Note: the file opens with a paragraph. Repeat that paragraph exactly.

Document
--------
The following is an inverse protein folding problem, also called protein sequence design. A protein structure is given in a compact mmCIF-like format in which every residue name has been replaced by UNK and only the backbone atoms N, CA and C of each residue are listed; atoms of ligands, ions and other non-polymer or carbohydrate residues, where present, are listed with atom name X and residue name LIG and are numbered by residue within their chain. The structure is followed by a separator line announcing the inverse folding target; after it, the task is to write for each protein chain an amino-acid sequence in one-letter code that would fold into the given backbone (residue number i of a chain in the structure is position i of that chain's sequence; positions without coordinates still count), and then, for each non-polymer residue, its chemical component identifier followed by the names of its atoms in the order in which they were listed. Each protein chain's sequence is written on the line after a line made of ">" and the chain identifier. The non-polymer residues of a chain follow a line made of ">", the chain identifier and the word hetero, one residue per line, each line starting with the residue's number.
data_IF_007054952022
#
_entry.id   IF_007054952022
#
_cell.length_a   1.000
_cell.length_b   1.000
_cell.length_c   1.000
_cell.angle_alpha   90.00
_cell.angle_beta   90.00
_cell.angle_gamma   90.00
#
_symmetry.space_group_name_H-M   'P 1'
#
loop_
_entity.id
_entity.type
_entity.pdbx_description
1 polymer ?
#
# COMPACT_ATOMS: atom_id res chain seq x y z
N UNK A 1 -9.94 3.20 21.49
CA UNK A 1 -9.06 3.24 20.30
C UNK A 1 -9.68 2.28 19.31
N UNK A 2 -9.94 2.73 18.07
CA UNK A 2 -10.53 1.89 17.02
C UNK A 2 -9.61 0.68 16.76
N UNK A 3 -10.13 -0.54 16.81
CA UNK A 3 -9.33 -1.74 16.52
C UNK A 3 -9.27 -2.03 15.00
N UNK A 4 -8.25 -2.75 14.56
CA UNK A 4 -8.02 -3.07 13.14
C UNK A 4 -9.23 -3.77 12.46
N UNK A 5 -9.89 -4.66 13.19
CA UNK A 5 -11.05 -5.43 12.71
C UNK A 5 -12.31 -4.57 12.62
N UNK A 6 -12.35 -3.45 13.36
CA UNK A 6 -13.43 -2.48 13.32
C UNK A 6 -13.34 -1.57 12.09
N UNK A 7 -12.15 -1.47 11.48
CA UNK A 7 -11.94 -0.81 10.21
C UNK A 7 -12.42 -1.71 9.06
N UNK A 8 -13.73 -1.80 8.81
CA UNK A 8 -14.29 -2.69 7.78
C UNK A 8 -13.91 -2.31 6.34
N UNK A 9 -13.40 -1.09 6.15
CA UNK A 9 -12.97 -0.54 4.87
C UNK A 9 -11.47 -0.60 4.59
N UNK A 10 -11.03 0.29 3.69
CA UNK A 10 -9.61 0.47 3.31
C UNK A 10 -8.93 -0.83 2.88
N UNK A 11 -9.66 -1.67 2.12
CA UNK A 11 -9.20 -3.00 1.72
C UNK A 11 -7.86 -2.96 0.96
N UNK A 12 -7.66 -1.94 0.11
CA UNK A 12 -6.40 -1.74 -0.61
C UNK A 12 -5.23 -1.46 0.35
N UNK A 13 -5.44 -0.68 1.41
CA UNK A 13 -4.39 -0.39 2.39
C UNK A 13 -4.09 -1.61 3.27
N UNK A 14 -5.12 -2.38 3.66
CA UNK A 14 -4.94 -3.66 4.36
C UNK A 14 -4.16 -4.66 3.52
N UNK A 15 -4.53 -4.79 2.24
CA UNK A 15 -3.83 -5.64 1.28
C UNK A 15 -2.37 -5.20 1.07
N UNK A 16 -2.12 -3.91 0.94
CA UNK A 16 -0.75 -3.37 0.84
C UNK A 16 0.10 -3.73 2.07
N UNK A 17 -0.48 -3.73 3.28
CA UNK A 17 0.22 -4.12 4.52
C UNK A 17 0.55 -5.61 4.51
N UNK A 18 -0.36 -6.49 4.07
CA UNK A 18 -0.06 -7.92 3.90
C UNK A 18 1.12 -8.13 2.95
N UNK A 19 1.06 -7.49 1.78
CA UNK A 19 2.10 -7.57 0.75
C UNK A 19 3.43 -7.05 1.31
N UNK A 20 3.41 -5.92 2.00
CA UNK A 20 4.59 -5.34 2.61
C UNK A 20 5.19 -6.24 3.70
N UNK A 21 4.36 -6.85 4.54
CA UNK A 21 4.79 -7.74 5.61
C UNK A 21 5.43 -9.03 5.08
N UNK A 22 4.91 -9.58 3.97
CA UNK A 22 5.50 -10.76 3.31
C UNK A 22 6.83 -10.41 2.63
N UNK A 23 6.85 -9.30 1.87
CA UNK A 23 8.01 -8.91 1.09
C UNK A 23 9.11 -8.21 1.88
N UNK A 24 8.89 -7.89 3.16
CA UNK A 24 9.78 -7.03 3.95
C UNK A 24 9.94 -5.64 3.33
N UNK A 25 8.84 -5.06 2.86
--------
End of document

The following is an inverse protein folding problem, also called protein sequence design. A protein structure is given in a compact mmCIF-like format in which every residue name has been replaced by UNK and only the backbone atoms N, CA and C of each residue are listed; atoms of ligands, ions and other non-polymer or carbohydrate residues, where present, are listed with atom name X and residue name LIG and are numbered by residue within their chain. The structure is followed by a separator line announcing the inverse folding target; after it, the task is to write for each protein chain an amino-acid sequence in one-letter code that would fold into the given backbone (residue number i of a chain in the structure is position i of that chain's sequence; positions without coordinates still count), and then, for each non-polymer residue, its chemical component identifier followed by the names of its atoms in the order in which they were listed. Each protein chain's sequence is written on the line after a line made of ">" and the chain identifier. The non-polymer residues of a chain follow a line made of ">", the chain identifier and the word hetero, one residue per line, each line starting with the residue's number.